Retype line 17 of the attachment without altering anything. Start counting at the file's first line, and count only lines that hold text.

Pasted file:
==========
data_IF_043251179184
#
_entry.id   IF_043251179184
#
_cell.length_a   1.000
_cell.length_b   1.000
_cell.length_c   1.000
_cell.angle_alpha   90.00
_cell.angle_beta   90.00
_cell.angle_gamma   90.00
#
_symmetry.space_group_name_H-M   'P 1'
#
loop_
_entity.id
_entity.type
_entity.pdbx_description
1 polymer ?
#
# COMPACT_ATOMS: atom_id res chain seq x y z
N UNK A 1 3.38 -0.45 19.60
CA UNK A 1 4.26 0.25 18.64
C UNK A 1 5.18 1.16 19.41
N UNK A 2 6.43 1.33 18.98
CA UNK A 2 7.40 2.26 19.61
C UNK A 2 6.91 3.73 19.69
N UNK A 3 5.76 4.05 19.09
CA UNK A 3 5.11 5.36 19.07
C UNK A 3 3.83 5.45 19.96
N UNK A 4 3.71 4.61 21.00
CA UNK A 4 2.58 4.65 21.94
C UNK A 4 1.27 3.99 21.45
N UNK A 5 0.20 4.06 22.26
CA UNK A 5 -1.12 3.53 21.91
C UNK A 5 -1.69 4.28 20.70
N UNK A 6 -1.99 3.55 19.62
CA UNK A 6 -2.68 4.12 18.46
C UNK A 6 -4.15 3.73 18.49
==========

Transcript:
_entity.pdbx_description